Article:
For the main course there is Challans duckling from Western France, whose protected designation of origin guarantees an extraordinary quality. It will be magnificent with cherries and Darphin potatoes, sautéed then baked with butter. To accompany this dish, let us head to the Atlantic coast to choose a fine Bordeaux. A Cheval Blanc 2000, for example, will transport us to paradise. 

For dessert, allow me to suggest a mille-feuille of wild strawberries served with whipped cream as light as a cloud. For the wine, let us wind up our small tour of France with an Alsace Gewurztraminer from Zind Humbrecht, a noble family establishment. The wine has a touch of sweetness, and I assure you, a 2005 vintage will not disappoint.

And so there you have a very pleasant dinner, but no matter the quality of the dishes and the wine, nothing counts more than the conviviality amongst your guests, for in France life revolves around the table.

In French (original):
La France est un pays de cocagne, le restaurateur que je suis y trouve son bonheur comme nulle part ailleurs. La diversité des climats, des terres et des mers permettent à des artisans exceptionnels de fournir toute l’année au cuisinier et au sommelier de quoi nous enchanter. En France la cuisine suit la saison et vous avez de la chance, nous sommes en juin, le mois de l’abondance. Alors, en guise de préambule à votre établissement et sur le thème d’un repas, découvrez avec moi le pays de la gourmandise.

Alors que le soleil se couche tard je vous propose en guise d’apéritif quelques coques et palourdes des côtes du Nord-Pas-de-Calais, juste revenues au beurre et saupoudrées de persil, à manger avec les doigts car l’étiquette doit plier devant l’hédonisme. Pour éveiller nos papilles, cherchons un champagne léger, peu dosé, un blanc de blancs, millésime 2000 de chez Selosse, une jolie maison confidentielle.

En entrée un demi-homard sera parfait, bleu de Bretagne bien sûre ! Et puisqu’un bon produit doit surtout être sublimé, restons simple - grillé au feu de bois, arrosé d’un peu d’huile d’olive et accompagné de quelques girolles  - voilà une belle concentration d’arômes, mariant pleine-mer et sous-bois… Je servirai avec ce bel homme un Chassagne-Montrachet, vin blanc de Bourgogne, de la maison Jadot et de 96 soyons fous !

Comme plat, un caneton de Challans, appellation contrôlée de l’Ouest de la France qui garantit un produit hors normes. Avec des cerises et des pommes Darphin au beurre ce sera magnifique. Pour l’accompagner rejoignons la côte Atlantique et choisissons un beau Bordeaux, un Cheval Blanc 2000 par exemple nous amènera au paradis.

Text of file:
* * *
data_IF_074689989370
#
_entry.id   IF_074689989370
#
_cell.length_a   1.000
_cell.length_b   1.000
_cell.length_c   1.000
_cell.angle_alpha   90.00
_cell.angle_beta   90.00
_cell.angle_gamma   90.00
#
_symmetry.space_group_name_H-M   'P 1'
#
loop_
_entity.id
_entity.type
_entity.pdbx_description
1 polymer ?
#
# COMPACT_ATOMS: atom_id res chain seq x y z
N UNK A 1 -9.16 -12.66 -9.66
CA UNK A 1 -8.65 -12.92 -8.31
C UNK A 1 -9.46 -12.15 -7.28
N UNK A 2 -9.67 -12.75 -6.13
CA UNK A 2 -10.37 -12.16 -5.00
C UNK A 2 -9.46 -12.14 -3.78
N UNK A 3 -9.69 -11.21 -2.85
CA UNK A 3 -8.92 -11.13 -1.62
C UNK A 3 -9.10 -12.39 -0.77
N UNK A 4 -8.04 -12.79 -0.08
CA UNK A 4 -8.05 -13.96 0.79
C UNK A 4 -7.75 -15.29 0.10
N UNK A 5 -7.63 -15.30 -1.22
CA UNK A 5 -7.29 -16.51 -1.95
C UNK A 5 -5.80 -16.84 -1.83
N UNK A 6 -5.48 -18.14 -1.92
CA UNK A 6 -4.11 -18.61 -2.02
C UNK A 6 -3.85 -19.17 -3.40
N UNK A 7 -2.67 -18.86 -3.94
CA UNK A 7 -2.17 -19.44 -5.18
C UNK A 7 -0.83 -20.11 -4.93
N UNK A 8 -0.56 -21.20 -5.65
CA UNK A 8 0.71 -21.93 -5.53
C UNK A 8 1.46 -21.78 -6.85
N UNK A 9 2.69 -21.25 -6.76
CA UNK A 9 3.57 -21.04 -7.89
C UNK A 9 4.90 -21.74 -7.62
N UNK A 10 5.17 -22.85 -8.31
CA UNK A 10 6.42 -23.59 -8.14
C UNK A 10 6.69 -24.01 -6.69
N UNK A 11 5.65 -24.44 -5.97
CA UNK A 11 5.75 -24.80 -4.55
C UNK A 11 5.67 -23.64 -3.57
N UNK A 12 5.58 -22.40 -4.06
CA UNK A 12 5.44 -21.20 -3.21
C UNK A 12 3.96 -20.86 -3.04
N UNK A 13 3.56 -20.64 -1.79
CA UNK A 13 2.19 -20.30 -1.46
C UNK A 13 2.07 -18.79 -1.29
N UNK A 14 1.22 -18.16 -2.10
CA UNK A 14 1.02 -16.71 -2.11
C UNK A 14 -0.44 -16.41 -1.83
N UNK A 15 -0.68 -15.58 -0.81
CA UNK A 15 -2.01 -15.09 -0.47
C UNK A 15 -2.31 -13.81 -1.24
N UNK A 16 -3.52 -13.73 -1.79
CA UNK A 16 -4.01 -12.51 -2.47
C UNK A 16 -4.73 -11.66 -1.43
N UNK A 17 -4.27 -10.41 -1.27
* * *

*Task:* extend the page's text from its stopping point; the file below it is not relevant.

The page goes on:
En dessert je vous suggère un mille-feuille aux fraises des bois, avec une crème fouettée légère comme un nuage. Comme vin terminons notre petit tour de France  avec un Gewurztraminer d’Alsace de chez Zind Humbrecht, noble maison familiale. C’est un vin légèrement sucré, sur un millésime comme 2005 vous ne serez pas déçus. 

Voilà un bien sympathique dîner, mais quelqu’en soit la qualité des mets et des vins, rien ne sera aussi important que vos convives, car en France c’est à table que l’on vit.

- André Terrail

La Tour D'Argent
15, quai de la Tournelle
75005 Paris, France
Tel: +33 1 43 54 23 31
http://www.latourdargent.com

Friday, December 2, 2011

J'ai un paquet... from Feiyue!


A few weeks ago, I was surprised with an adorable French-themed delivery from Feiyue.


 Handwritten to each of us by Pat Law
also a good sign that beautiful penmenship is not dead.


It included all sorts of goodies, including buttons, macarons, chocolate biscuits, pink lemonade, and of course... a pair of new kicks.  Feiyue, meaning "flying forward", comes from an interesting history originating in Shanghai - if I'm not mistaken, the shoes were popular amongst martial artists for their flexible and light material (think retro kung-fu movies)... This bit was of personal interest to me, given my 12+ years of dedication to martial arts. 

The lightweight canvas shoe evolved over time since its early days in 1920s China, taking on influences from the hip bits of today's French street fashion.

Celebrating the values of freedom and innovation, Feiyue is looking for more "Custodians of Freedom" to hand deliver more of these vintage-esque packages to.  To nominate yourself or a friend, visit the Feiyue Facebook page, Asia.

Photo from Zouk Singapore
Thanks Feiyue!  I'll be uploading my Feiyue x Zouk 20/20 Sneaker Launch event photos up on my Gastronommy Facebook page later on.

Bisous,
Victoria xoxo